NASA took another step closer to returning America to deep space December 5 with the test launch of the Orion spacecraft. Orion’s Exploration Flight Test 1 (EFT-1) launched Friday just after 7 a.m. from Cape Canaveral Air Force Station, and carried with it the potential to re-ignite America’s engagement in space travel as the rocket lifted off the pad.
NASA’s Orion spacecraft will launch atop the Space Launch System (SLS) rocket for Exploration Mission 1 in 2018, sending astronauts to an asteroid and onward to Mars. Boeing is building the core stages and avionics for the SLS, integrating the vehicle with the Orion to eventually carry crew and cargo as far as Mars.
Thousands of onlookers gathered from all over the world to watch the Orion test flight in person, eager to see the first launch in more than 40 years of a vehicle designed for human travel beyond Earth’s atmosphere. It fires the imagination of young and old, offering possibilities that scientists and engineers are working every day to bring to reality.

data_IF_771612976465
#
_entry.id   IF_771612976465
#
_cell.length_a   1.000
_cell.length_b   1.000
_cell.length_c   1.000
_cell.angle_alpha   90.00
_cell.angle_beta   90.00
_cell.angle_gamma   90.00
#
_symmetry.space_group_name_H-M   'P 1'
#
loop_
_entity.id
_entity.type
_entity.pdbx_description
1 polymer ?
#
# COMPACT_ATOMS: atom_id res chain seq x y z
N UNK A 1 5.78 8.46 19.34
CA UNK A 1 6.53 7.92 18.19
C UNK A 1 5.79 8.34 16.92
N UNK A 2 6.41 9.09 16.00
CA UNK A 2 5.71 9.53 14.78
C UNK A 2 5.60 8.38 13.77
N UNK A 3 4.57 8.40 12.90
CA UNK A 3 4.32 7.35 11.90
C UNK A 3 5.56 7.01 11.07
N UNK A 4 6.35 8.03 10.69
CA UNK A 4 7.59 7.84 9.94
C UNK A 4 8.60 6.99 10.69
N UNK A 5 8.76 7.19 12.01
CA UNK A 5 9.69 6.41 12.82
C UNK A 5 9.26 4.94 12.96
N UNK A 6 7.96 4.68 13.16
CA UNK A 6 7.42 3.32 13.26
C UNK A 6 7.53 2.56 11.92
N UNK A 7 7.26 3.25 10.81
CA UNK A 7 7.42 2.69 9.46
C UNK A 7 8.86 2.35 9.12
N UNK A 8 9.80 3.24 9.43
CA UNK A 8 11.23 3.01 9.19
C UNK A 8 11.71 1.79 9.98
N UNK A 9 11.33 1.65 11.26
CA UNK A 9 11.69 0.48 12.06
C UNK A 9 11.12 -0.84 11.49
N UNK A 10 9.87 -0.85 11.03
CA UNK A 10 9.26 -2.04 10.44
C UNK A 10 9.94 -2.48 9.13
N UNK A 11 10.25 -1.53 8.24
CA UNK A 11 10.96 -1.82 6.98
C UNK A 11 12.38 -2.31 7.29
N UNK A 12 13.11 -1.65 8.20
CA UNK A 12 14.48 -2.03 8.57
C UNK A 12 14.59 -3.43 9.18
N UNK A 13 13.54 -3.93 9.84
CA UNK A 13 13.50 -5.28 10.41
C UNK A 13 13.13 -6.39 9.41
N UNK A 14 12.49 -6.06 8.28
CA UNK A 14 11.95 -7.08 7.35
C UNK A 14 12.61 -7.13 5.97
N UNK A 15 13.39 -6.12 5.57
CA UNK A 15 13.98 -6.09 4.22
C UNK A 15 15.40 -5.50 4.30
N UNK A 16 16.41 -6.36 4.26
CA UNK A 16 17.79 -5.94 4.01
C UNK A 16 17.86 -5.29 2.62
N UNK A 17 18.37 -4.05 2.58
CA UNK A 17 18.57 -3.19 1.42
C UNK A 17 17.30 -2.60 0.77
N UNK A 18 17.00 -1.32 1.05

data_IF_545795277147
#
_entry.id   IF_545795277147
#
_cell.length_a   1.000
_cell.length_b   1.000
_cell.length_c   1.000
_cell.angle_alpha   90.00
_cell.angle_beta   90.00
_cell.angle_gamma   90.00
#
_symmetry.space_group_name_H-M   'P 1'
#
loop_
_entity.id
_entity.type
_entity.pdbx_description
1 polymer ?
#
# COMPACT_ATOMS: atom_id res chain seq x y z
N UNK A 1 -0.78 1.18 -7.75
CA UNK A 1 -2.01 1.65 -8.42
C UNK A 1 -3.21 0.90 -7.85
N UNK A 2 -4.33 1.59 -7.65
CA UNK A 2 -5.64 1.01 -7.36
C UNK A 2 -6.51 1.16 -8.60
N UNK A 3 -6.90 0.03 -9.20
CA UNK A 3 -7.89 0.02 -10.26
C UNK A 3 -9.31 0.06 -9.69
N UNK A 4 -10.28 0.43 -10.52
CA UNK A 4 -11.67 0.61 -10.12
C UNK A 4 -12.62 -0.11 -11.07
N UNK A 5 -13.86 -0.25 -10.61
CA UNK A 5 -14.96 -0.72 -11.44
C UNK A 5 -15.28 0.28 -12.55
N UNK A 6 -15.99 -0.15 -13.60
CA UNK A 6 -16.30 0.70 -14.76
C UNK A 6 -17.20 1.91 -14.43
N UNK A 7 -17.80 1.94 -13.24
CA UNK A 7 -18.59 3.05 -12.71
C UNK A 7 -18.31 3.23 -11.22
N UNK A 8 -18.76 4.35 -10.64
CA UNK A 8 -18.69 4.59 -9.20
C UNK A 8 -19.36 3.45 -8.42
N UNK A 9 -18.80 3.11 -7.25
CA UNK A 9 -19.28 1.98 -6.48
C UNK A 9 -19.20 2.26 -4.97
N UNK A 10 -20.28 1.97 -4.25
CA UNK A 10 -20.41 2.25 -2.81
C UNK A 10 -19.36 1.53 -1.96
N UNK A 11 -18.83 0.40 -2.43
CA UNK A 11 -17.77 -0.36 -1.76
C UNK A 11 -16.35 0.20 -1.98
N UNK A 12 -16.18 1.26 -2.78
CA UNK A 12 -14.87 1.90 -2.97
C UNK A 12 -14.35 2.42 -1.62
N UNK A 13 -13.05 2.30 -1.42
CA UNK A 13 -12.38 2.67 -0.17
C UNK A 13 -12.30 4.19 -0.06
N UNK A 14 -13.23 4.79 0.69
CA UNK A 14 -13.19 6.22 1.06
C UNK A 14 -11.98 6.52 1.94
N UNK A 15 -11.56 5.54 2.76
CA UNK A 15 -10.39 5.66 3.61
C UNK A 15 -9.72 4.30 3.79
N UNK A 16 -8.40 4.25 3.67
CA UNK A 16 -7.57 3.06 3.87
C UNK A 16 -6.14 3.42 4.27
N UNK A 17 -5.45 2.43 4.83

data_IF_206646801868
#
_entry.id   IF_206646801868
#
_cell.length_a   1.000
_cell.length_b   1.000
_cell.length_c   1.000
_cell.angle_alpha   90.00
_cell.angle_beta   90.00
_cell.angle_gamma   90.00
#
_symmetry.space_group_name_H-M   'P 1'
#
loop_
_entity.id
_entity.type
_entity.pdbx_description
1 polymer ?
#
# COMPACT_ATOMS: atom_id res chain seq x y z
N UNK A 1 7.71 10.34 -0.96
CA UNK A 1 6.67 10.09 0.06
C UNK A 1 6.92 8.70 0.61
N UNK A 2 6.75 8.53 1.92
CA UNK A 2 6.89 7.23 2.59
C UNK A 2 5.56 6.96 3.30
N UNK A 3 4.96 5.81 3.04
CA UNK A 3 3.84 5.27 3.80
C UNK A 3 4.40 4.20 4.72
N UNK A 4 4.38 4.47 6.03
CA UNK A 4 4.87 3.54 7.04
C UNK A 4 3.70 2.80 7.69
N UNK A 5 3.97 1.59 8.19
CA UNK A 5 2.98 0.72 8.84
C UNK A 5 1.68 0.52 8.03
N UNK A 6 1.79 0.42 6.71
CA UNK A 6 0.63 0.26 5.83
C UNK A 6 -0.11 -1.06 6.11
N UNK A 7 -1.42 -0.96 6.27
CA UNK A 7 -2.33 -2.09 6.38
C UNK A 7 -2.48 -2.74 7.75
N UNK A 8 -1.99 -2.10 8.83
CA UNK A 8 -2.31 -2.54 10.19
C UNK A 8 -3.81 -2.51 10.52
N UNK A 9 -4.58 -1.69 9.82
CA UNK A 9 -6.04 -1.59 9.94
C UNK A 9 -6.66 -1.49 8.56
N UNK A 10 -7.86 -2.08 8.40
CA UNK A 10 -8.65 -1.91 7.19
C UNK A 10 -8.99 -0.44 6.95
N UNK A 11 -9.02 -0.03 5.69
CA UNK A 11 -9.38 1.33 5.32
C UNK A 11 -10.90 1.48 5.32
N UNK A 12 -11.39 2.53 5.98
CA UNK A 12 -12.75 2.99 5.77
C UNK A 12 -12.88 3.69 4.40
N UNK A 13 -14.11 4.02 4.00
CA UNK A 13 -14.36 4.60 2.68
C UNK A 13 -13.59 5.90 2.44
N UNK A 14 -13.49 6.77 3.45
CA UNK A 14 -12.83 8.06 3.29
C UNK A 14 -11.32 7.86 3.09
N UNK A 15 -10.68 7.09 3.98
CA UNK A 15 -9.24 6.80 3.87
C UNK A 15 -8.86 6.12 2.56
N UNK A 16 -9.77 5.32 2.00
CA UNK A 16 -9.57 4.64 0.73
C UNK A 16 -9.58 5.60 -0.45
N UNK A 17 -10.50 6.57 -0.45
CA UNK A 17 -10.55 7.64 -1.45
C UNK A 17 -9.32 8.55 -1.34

Orion launched, without crew, on a United Launch Alliance Delta IV Heavy rocket from Space Launch Complex 37 at Cape Canaveral Air Force Station and splashed down off the California coast hours later. During its 4.5 hour trip, Orion orbited Earth twice and travelled to an altitude of 3,600 miles into space to test the elements that pose the greatest risk to astronauts, providing critical data needed to improve Orion’s design and reduce risks to future mission crews.